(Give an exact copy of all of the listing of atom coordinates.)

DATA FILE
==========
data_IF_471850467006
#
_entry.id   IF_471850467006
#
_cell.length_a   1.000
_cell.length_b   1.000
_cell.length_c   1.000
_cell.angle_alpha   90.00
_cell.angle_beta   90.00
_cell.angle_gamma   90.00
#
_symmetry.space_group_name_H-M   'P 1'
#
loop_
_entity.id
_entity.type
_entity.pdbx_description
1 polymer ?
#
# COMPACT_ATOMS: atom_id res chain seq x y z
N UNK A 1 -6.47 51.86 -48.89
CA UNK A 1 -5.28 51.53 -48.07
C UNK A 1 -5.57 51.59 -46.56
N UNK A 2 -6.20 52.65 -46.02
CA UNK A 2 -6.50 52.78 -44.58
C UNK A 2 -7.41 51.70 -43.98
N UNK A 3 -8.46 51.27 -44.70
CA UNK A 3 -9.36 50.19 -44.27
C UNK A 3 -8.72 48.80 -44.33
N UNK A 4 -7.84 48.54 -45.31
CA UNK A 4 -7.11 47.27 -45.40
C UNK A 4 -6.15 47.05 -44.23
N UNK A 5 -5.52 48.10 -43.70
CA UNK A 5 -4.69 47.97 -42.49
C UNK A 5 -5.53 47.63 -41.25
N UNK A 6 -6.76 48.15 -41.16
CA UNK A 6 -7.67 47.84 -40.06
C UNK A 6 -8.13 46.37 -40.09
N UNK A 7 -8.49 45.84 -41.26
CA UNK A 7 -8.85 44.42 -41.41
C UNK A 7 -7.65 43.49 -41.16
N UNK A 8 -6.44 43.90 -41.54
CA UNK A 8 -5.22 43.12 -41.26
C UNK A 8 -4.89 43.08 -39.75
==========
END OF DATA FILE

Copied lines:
data_IF_471850467006
#
_entry.id   IF_471850467006
#
_cell.length_a   1.000
_cell.length_b   1.000
_cell.length_c   1.000
_cell.angle_alpha   90.00
_cell.angle_beta   90.00
_cell.angle_gamma   90.00
#
_symmetry.space_group_name_H-M   'P 1'
#
loop_
_entity.id
_entity.type
_entity.pdbx_description
1 polymer ?
#
# COMPACT_ATOMS: atom_id res chain seq x y z
N UNK A 1 -6.47 51.86 -48.89
CA UNK A 1 -5.28 51.53 -48.07
C UNK A 1 -5.57 51.59 -46.56
N UNK A 2 -6.20 52.65 -46.02
CA UNK A 2 -6.50 52.78 -44.58
C UNK A 2 -7.41 51.70 -43.98
N UNK A 3 -8.46 51.27 -44.70
CA UNK A 3 -9.36 50.19 -44.27
C UNK A 3 -8.72 48.80 -44.33
N UNK A 4 -7.84 48.54 -45.31
CA UNK A 4 -7.11 47.27 -45.40
C UNK A 4 -6.15 47.05 -44.23
N UNK A 5 -5.52 48.10 -43.70
CA UNK A 5 -4.69 47.97 -42.49
C UNK A 5 -5.53 47.63 -41.25
N UNK A 6 -6.76 48.15 -41.16
CA UNK A 6 -7.67 47.84 -40.06
C UNK A 6 -8.13 46.37 -40.09
N UNK A 7 -8.49 45.84 -41.26
CA UNK A 7 -8.85 44.42 -41.41
C UNK A 7 -7.65 43.49 -41.16
N UNK A 8 -6.44 43.90 -41.54
CA UNK A 8 -5.22 43.12 -41.26
C UNK A 8 -4.89 43.08 -39.75